15 DAYS TO PENTECOST – THE GIFTS OF THE SPIRIT 4
TEXTS: 1 CORINTHIANS 14:12-33
REFLECTION: As there is great interest in the gifts of the Spirit, and in particular a fascination with the gift of tongues, we are examining what God’s Word teaches on the subject. Over and over the Apostle reminds us that the first and greatest goal of God’s people is the “edifying—or building up-- of the church!”
12 Even so ye, forasmuch as ye are zealous of spiritual gifts, seek that ye may excel to the edifying of the church.
13 Wherefore let him that speaketh in an unknown tongue pray that he may interpret.
14 For if I pray in an unknown tongue, my spirit prayeth, but my understanding is unfruitful.
15 What is it then? I will pray with the spirit, and I will pray with the understanding also: I will sing with the spirit, and I will sing with the understanding also.
16 Else when thou shalt bless with the spirit, how shall he that occupieth the room of the unlearned say Amen at thy giving of thanks, seeing he understandeth not what thou sayest?
To understand this passage requires some knowledge of the original language. Paul wrote in Greek. The passage, “my understanding” (v.14) is not clear to the modern ear. The dative form of “understanding,” would have been better translated, “understanding of me…” In other words Paul is teaching that if we pray in a language that no one else around us understands, then our spirit is praying but the “understanding of me” is unfruitful—those listening will have no idea what we are saying as we pray.
Paul urges the church to pray, sing, and bless the Lord in a language that those who are in the room will understand. Otherwise, those listening will not know when to say “Amen!”
There are times when the Holy Spirit intercedes for us “with groaning that cannot be spoken,” (Romans 8:26). At times we don’t know how to pray. We don’t even know what we should pray for. Yet the Spirit intercedes for us. When we can’t speak, He speaks for us.
When we can speak, and pray, and sing, and bless the Lord, it is best to do so in a language that those around can understand.
17 For thou verily givest thanks well, but the other is not edified.
18 I thank my God, I speak with tongues more than ye all:
19 Yet in the church I had rather speak five words with my understanding, that by my voice I might teach others also, than ten thousand words in an unknown tongue.
20 Brethren, be not children in understanding: howbeit in malice be ye children, but in understanding be men.
21 In the law it is written, With men of other tongues and other lips will I speak unto this people; and yet for all that will they not hear me, saith the Lord.
22 Wherefore tongues are for a sign, not to them that believe, but to them that believe not: but prophesying serveth not for them that believe not, but for them which believe.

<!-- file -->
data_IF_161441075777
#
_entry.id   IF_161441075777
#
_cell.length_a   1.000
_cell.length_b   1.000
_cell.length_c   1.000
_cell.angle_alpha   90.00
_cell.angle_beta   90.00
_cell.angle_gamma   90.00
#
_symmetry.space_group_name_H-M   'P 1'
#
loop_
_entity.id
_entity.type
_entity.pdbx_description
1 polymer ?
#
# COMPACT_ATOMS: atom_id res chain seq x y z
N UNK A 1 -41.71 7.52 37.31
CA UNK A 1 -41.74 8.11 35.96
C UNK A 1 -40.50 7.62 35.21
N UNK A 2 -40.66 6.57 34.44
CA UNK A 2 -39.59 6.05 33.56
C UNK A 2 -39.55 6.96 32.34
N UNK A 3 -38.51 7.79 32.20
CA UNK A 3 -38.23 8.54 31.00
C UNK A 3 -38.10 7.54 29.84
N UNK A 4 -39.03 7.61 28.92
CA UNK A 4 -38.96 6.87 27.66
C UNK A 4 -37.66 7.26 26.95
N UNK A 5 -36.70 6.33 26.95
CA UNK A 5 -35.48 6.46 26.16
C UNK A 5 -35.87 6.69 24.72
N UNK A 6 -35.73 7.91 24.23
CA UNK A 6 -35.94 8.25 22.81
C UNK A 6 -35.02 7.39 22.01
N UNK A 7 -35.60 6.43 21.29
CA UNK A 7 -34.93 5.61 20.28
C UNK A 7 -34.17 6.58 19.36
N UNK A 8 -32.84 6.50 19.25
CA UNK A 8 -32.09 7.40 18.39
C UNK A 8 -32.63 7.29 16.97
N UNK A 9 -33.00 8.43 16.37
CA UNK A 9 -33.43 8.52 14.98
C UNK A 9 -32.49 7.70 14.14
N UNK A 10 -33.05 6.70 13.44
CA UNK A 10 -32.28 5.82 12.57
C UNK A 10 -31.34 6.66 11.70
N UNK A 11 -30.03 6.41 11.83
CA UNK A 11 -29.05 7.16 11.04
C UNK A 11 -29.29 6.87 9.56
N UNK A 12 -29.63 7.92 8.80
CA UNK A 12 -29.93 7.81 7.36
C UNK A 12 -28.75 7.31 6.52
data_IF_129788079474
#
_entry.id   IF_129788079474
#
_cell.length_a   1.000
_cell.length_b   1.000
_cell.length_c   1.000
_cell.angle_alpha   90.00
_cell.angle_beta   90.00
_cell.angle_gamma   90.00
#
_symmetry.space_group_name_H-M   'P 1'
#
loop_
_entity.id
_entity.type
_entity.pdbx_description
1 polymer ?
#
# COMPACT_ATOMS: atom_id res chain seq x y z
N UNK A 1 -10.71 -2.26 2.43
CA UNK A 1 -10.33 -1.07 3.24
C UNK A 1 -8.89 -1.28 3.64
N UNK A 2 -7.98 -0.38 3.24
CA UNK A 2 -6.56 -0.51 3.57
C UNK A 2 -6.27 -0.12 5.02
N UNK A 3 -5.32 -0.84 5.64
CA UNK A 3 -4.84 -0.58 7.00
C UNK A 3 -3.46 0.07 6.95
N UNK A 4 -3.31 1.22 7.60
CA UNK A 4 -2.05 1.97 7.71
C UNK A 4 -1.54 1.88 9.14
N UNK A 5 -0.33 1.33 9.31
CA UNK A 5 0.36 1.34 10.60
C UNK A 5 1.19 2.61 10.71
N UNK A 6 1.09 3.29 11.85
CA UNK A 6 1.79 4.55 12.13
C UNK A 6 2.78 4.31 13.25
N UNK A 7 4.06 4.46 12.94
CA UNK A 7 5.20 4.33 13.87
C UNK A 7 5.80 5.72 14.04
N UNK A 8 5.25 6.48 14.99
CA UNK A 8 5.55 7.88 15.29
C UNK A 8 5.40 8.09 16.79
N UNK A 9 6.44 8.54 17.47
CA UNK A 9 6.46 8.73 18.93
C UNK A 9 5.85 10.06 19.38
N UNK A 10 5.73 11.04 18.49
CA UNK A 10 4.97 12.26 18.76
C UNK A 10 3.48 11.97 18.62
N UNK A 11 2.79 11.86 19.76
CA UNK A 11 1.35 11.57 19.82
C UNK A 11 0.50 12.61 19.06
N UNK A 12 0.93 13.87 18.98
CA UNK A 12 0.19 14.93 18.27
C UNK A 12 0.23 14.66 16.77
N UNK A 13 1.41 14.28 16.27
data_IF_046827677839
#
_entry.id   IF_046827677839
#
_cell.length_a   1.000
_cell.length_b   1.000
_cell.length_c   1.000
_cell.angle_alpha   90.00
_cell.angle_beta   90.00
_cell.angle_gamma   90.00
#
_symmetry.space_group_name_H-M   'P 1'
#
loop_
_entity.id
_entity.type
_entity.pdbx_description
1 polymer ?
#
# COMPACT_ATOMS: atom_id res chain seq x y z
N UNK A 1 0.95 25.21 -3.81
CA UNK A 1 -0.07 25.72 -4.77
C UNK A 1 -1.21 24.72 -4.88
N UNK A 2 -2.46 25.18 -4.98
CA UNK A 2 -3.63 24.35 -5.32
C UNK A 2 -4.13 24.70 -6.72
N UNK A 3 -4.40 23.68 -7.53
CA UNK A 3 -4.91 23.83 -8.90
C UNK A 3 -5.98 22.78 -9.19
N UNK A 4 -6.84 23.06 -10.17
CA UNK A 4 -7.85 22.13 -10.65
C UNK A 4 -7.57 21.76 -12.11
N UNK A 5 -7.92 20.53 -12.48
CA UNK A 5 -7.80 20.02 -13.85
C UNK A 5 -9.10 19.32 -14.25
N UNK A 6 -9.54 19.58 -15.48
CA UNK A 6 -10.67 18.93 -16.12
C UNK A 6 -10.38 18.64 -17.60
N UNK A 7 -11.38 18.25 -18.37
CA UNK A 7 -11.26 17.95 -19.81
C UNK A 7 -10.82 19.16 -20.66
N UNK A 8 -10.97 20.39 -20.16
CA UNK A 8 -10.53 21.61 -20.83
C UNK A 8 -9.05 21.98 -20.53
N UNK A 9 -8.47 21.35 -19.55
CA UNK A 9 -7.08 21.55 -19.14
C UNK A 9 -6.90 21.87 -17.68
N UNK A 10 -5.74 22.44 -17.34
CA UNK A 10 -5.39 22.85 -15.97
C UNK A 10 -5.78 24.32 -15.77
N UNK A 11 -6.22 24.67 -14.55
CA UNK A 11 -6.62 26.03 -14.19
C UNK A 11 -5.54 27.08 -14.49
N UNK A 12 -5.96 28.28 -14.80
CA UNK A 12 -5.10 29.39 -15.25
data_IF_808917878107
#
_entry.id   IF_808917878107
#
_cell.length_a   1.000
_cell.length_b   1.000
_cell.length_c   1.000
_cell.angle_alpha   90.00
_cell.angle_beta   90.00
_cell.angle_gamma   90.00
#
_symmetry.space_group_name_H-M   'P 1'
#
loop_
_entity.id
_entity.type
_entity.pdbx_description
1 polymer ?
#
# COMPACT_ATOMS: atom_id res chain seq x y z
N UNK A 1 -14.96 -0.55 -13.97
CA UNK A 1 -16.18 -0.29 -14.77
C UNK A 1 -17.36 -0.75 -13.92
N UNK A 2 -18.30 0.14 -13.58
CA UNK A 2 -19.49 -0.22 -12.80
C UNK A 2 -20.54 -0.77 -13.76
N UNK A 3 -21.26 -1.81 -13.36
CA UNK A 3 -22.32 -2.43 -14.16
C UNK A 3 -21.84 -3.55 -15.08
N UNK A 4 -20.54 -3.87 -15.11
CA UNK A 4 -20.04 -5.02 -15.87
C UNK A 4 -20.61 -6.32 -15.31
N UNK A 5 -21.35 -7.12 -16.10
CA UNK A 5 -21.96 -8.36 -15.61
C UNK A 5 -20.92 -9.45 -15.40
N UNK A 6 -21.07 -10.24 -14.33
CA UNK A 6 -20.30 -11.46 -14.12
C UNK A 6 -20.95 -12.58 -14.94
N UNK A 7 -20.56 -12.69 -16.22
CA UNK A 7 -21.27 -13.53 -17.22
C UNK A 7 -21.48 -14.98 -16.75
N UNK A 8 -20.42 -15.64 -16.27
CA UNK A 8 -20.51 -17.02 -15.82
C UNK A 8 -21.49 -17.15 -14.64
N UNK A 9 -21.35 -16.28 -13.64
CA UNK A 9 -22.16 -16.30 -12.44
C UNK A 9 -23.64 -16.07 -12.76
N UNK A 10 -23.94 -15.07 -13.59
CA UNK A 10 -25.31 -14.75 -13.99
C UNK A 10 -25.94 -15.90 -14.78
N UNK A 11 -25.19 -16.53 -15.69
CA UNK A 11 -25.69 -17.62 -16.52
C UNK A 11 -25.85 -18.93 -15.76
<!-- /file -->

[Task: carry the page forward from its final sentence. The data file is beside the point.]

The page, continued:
Perhaps the most grievous misunderstanding surrounding the gift of tongues is the intended audience for this gift. Tongues are specifically not given to show other Christians that we are uniquely blessed or gifted by God’s Spirit. Tongues are explicitly given, “for a sign, not to them that believe, but to them that believe not.” (v.22)
To require that believers speak in tongues to prove that they are filled with the Holy Spirit is unscriptural. Sure those who were filled with the Holy Spirit on the day of Pentecost spoke in tongues. Of course the same gifts were given to the believers in Samaria and at the house of Cornelius. But in other places and at other times the Holy Spirit was given and there is no mention of the gift of tongues.
The Apostle Paul was direct. Tongues are for the benefit of the unbelievers. When unbelievers hear and understand the truth of God’s Word, they will be convicted and converted.
23 If therefore the whole church be come together into one place, and all speak with tongues, and there come in those that are unlearned, or unbelievers, will they not say that ye are mad?
24 But if all prophesy, and there come in one that believeth not, or one unlearned, he is convinced of all, he is judged of all:
25 And thus are the secrets of his heart made manifest; and so falling down on his face he will worship God, and report that God is in you of a truth.
26 How is it then, brethren? when ye come together, every one of you hath a psalm, hath a doctrine, hath a tongue, hath a revelation, hath an interpretation. Let all things be done unto edifying.
27 If any man speak in an unknown tongue, let it be by two, or at the most by three, and that by course; and let one interpret.
28 But if there be no interpreter, let him keep silence in the church; and let him speak to himself, and to God.
29 Let the prophets speak two or three, and let the other judge.
30 If any thing be revealed to another that sitteth by, let the first hold his peace.
31 For ye may all prophesy one by one, that all may learn, and all may be comforted.
32 And the spirits of the prophets are subject to the prophets.
33 For God is not the author of confusion, but of peace, as in all churches of the saints.
The Apostle lays down specific instructions regarding the gift of tongues and Christian worship:
1. Let all things be done for edifying—building up the body of Christ.
2. Take turns if you are speaking in tongues—one at a time please.
3. Only speak in tongues if there is someone who can interpret—if there’s no interpreter there should be no one speaking in a language that the congregation does not understand.
4. No more than 2 or 3 prophets should speak in the services.
5. The Spirit of the prophet is subject to the prophet—if it is of God then it is not proper to say, “I couldn’t stop,” or “I couldn’t help myself.”
6. God is not the author of confusion.
7. God is the author of peace.